Mark Breta

a dashboard confessional

The most memorable time I saw Chris Carrabba / Dashboard Confessional was at the Chicago Theatre on July 28, 2006. That night was truly a spiritual experience for me.

My cousin Christina attended the show with me that night. We sat in the third row. It was pretty amazing. Chris sang with such passion. The words, the performance, the setting — it all was just right. Whatever was happening in life back then, the show touched every part of the raw emotion I was feeling.

I don’t know what emotional place Chris Carrabba was in that night. The music of Dashboard Confessional had always been so emo anyway. Was I just projecting my feelings into the music? Was the music just genius enough anyway that that was the reason it has touched so many people?

Fast-forward to August 15, 2017. Dashboard Confessional is playing the Ravinia Festival in Highland Park, Ill. Just days before, I asked Christina, and her fiancé Dave, if they wanted to go. They immediately said yes.

I was ready to re-live the emotion of 2006.

I left the house after taking care of some projects. We met up at Dave’s after Christina got off work. We hopped in her car and traveled north to the venue. We didn’t rush to see the opening act. We were chatting in the car. We were keeping an eye out for a place to grab a bite to eat, and we stopped when we saw Portillo’s.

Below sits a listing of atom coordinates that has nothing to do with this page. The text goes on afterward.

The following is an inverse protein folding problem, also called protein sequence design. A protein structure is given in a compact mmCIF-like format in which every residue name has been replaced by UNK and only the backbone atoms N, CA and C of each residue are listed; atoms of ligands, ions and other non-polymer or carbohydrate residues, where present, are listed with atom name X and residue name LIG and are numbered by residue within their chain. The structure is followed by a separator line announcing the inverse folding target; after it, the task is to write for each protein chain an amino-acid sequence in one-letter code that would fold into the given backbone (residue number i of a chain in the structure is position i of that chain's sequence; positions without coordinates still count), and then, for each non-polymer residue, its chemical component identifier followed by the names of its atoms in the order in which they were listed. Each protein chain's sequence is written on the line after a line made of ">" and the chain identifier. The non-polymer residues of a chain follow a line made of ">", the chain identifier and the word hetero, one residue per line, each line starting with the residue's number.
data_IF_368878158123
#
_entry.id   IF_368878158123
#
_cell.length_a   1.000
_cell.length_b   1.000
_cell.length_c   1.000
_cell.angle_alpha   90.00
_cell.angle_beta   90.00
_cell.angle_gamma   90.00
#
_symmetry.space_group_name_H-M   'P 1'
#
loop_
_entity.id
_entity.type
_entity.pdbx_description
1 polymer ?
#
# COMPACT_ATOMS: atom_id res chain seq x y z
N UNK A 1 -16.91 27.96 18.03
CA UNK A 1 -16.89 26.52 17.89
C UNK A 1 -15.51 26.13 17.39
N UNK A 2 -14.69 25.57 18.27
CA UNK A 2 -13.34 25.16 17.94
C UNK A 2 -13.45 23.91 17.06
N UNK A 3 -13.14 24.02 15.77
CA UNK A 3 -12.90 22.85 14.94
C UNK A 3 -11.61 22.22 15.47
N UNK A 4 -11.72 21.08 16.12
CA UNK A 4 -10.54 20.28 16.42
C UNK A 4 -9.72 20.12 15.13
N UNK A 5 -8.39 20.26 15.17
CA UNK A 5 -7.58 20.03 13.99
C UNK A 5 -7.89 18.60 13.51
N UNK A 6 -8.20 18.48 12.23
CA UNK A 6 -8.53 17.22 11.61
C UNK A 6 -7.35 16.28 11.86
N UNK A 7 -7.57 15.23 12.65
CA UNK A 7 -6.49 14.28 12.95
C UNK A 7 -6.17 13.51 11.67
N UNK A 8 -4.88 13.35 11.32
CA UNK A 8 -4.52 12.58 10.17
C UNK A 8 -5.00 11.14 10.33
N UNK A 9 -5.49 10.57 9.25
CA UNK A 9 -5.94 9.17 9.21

We headed for the festival grounds and debated about where to park. We found a spot and could hear the opening act singing songs we knew. We didn’t have to lug our lawn chairs because I got a great deal on seats in the pavilion that cost just a few bucks more than the lawn. We picked up the tix at Will Call. We stopped at concessions for wine. We talked about other Ravinia shows as the first band wrapped up.

Everything seemed normal. I had not a care on my mind. Christina & Dave were laughing with me about anything and everything. We got into the pavilion, which surprisingly was not as packed as the lawn area. People were in our seats, so we just sat a couple rows closer in an empty row. The normal annoyances of weird people in front of and behind us were present, but we ignored them and were having a good time.

The lights dimmed and the band came out. Everyone cheered. The first song was “the song from Spider-Man,” as Dave described it, along with “the only song I know by them.” Ha!

Christina leaned over and asked me, “Why does Chris look different?” I replied with, “Maybe he looks older? Or maybe he’s wearing less guy-liner…” We chuckled. A minute later, I leaned to her and said, “Maybe he’s happier.”

I realized, too — maybe I’m happier.

Then it all came back to me when they sang “Don’t Wait.” A good reminder of the emotion of 2006.

Don’t wait, don’t wait
The road is now a sudden sea
And suddenly, you’re deep enough
To let your armor down
To let your armor down
To let your armor down
— From the 2006 album ‘Dusk and Summer’

Chris Carrabba “doesn’t spell out the meanings of his songs” and “has always let listeners determine what his words mean for themselves, based on their own experiences” (MTV article). I’m trying to remember what I thought these lyrics meant in 2006. I’m trying to figure out what they mean to me in 2017.

Regardless, it reminded me of where I’ve been, where I am, and where I’m going.

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